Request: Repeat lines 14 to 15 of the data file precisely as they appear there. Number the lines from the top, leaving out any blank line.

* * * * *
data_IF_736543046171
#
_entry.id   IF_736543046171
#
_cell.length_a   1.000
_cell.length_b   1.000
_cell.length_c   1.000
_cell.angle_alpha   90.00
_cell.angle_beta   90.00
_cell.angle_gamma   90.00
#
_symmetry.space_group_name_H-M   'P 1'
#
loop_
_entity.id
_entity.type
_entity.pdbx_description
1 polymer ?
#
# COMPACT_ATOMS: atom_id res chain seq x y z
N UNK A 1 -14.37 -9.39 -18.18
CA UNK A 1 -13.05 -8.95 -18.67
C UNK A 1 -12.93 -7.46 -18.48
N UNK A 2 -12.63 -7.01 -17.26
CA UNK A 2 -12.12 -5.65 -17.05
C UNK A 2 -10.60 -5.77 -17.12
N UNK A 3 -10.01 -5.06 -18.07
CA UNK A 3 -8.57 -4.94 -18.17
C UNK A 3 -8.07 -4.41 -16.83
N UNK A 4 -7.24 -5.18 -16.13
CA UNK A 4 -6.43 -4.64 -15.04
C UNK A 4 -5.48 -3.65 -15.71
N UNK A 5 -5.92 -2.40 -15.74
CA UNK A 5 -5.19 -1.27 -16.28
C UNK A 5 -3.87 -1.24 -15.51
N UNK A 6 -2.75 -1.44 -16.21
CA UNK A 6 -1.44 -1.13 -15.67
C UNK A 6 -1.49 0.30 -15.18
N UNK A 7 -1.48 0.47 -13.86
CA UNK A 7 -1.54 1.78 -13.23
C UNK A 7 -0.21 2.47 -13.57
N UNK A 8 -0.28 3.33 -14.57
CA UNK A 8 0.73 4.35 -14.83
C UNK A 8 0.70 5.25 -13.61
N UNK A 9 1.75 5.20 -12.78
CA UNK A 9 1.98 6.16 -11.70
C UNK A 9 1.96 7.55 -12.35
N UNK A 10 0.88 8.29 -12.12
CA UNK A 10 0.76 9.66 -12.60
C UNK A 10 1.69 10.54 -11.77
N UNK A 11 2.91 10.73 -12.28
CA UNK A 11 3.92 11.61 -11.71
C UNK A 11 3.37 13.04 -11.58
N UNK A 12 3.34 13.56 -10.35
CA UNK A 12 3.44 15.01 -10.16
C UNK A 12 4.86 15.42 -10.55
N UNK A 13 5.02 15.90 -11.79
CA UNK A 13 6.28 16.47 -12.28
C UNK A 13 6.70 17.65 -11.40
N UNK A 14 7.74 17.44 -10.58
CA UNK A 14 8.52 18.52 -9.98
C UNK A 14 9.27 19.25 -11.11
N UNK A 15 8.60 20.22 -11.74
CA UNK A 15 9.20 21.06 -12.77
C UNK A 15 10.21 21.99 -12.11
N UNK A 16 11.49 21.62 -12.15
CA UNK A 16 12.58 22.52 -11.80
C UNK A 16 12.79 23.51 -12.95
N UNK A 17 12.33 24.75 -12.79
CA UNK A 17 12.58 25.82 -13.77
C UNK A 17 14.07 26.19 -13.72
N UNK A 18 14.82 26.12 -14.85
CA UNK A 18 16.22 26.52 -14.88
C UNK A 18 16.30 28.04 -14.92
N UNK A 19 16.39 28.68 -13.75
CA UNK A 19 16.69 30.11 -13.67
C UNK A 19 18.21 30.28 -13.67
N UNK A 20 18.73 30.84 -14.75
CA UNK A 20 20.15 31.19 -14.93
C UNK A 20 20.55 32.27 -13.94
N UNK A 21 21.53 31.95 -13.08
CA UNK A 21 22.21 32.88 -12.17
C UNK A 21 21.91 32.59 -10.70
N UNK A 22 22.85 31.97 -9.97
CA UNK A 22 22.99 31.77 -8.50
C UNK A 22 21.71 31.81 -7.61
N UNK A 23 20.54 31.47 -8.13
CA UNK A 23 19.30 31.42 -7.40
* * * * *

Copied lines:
loop_
_entity.id